Plot: Gerald (Richard Carlson) is engaged and soon to be married, but his world is turned upside down when some tragic news arrived. His uncle has died and his trust now belongs to Gerald, so he must venture to the estate to get the affairs in order. His fiancee Kitty (Veronica Hurst) worries when she hasn’t heard from him in weeks, then a letter arrives and informs her that the engagement is called off. As she is certain there must be more to Gerald’s situation, he travels to the estate herself and with the help of her aunt, plans to learn the truth. But the visit leads to more questions, as Gerald seems to have aged a lot in mere weeks and his personality has gone through some changes, a drastic shift from what Kitty knew and loved. She is ordered to leave the next morning, but can she uncover the truth about the mysterious estate and Gerald’s changes, or will she never know what happened to her beloved fiance?
Entertainment Value: A slow burn, gothic style chiller, The Maze crafts some impressive atmosphere and builds to a wild crescendo that has to be seen to be believed. As the narrative unfolds, the red herrings drop and twists are rolled into motion, keeping us reel in from start to finish. As the obvious solutions vanish and things take some strange turns, the more unorthodox possibilities remain and it becomes clear that in The Maze, just about anything could happen. The build up is quite effective, with beautiful visuals and an eerie atmosphere that gains strength as time passes, giving us an unsettling vibe once we arrive at the estate. The finale could divide audiences, as some will find it to be outlandish and out of place, while others will embrace it as the ideal way to cap off the narrative. I loved how The Maze concludes and I appreciate the finale on multiple levels, as spectacle and as potential subtext. Richard Carlson runs with the material and turns in a fun performance, while Veronica Hurst is also good as the outsider thrust into this unusual chain of events. I think The Maze is a terrific thriller and has a lot to offer both classic film fans and genre buffs.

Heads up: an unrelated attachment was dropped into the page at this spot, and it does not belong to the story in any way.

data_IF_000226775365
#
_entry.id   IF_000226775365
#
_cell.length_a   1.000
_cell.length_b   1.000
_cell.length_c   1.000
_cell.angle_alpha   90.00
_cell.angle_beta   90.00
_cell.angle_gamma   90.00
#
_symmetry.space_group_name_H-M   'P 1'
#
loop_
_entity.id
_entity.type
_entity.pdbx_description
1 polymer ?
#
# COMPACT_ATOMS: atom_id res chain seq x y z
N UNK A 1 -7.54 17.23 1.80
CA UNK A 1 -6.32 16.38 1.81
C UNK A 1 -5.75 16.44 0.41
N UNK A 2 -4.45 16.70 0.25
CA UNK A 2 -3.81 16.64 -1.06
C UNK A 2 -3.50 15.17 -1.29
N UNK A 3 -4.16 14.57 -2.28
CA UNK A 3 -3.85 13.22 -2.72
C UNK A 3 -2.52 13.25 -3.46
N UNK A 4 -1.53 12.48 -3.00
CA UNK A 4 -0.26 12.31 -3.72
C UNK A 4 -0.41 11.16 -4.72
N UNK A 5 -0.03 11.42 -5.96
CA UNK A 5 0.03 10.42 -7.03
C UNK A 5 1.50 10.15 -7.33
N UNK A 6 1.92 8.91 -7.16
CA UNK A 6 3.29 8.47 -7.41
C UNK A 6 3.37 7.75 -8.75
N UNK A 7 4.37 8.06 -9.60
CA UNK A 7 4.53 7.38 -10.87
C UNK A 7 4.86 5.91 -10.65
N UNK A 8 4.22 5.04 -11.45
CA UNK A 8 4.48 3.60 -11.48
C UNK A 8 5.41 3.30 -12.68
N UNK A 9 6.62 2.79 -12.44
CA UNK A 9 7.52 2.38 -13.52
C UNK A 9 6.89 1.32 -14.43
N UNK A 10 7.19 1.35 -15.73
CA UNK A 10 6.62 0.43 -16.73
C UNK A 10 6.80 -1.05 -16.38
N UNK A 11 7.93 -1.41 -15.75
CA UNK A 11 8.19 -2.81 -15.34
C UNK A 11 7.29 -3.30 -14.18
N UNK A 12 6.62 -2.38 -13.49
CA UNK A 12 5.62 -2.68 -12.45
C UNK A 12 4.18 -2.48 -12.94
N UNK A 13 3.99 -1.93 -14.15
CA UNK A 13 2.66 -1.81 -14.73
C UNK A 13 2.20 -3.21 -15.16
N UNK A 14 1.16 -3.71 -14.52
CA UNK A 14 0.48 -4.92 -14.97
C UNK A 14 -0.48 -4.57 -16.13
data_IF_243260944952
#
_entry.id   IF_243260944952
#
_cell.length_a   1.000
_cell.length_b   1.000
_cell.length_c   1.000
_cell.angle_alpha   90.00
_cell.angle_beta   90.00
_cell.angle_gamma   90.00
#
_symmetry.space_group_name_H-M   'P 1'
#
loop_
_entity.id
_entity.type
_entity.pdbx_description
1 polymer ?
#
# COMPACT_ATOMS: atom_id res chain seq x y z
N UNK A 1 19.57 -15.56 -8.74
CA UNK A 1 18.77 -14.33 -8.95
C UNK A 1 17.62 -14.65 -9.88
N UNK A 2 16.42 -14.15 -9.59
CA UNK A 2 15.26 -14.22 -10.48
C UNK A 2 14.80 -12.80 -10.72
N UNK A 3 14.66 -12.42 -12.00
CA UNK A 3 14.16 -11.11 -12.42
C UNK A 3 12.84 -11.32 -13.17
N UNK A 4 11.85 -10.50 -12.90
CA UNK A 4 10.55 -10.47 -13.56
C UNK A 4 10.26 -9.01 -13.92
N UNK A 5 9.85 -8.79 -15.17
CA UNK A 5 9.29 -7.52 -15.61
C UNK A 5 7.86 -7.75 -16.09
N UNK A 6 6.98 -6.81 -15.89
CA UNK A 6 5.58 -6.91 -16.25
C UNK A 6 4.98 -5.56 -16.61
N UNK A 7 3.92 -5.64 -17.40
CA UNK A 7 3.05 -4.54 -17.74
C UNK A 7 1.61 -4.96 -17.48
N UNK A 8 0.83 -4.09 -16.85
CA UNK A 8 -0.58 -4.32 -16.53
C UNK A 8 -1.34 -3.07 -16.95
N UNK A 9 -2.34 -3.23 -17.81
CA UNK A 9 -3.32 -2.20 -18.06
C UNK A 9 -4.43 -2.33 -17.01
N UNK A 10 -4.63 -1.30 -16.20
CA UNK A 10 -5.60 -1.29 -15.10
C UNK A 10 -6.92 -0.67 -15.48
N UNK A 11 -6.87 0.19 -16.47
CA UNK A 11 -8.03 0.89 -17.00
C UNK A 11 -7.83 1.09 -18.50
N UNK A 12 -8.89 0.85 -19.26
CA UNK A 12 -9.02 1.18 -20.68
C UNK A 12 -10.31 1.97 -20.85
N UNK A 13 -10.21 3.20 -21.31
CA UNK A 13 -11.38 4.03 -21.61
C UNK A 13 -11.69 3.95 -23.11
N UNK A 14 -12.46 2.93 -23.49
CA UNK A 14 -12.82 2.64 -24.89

No nakedness. This has elements of romance, but this was 1953, so no sexual content or even untoward moments. No blood. The movie leans on atmosphere to fuel the chills, so violence isn’t missed in this one. The slow burn nature of the narrative ensures that mood and visuals have a prominent role as well, so while not soaked in blood, the movie never fails to deliver some thrills and chills. There’s some makeup work and a fun, odd use of special effects at one point, but I will let suspense remain intact so you can experience that first hand. The dialogue is fine, but reserved and serious in tone, so not a lot of wild lines emerge here. A little melodrama at times, but the script is mostly sincere and so are the performances. While I do love melodrama, this more sincere approach is crucial to allow the finale to shine. As for craziness, the unsettling atmosphere and wild finale are the lone wackiness, since the rest of the movie takes a serious, grounded approach, as I mentioned before.
Overall Insanity: 5/10